Can you make a good living as an independent filmmaker?

John Ruskin’s quote is my guiding light. “The highest reward for a man’s toil is not what he gets by it but what he becomes from it.” I wanted to be a filmmaker and I am. That alone enriches my heart and soul.

What would be your advice to someone who wants to start a career as a filmmaker?

The good news for them is that it’s never been as easy as it is now. Screenwriting software such as Fade In is under $80. A 4K cinema camera can be bought brand new for under $1,500. A set of 4 cinema lenses can be bought for under $1,500. Many sound recording devices are available on a budget. A MacBook Air capable of editing a feature film can be bought for under $1,300. A set of LED lights with stands is now a few hundred dollars. A pair of Sony 7506 headphones is $99. Hard drives and recording media are at an all-time low. It would have been amazing to have access to these creative tools when I was a teenager. Combine the available hardware with the software, watch hundreds of free YouTube videos on filmmaking, and anybody that then puts in the work could be a practicing filmmaker.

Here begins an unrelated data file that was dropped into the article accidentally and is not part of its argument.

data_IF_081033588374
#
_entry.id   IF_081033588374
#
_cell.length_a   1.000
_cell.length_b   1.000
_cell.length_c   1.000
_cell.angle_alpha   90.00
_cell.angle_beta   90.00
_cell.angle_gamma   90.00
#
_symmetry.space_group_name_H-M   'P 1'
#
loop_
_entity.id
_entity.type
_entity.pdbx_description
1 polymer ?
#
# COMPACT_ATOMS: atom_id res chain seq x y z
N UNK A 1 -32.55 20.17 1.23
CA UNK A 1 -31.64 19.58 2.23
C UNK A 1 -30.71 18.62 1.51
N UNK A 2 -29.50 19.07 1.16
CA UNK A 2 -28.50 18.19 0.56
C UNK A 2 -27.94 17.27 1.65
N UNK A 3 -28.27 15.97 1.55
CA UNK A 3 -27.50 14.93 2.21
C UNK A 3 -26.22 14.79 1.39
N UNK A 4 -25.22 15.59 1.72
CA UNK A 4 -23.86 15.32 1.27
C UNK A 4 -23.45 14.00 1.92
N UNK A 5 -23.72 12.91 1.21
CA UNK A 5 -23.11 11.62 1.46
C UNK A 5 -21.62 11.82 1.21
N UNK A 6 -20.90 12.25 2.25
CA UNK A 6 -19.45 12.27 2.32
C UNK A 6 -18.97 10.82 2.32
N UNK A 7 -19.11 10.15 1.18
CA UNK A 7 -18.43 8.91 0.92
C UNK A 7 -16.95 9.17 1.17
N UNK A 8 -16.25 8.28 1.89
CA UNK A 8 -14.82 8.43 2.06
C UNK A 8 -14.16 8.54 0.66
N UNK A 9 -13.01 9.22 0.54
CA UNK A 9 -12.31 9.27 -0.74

The film industry has changed a lot thanks to all the online platforms, the cheaper ways to make films and the growing number of film festivals. The change is exciting. The market has grown and now many more people have opportunities to work in the industry. What do you think about this change and how do you see the future of the film industry?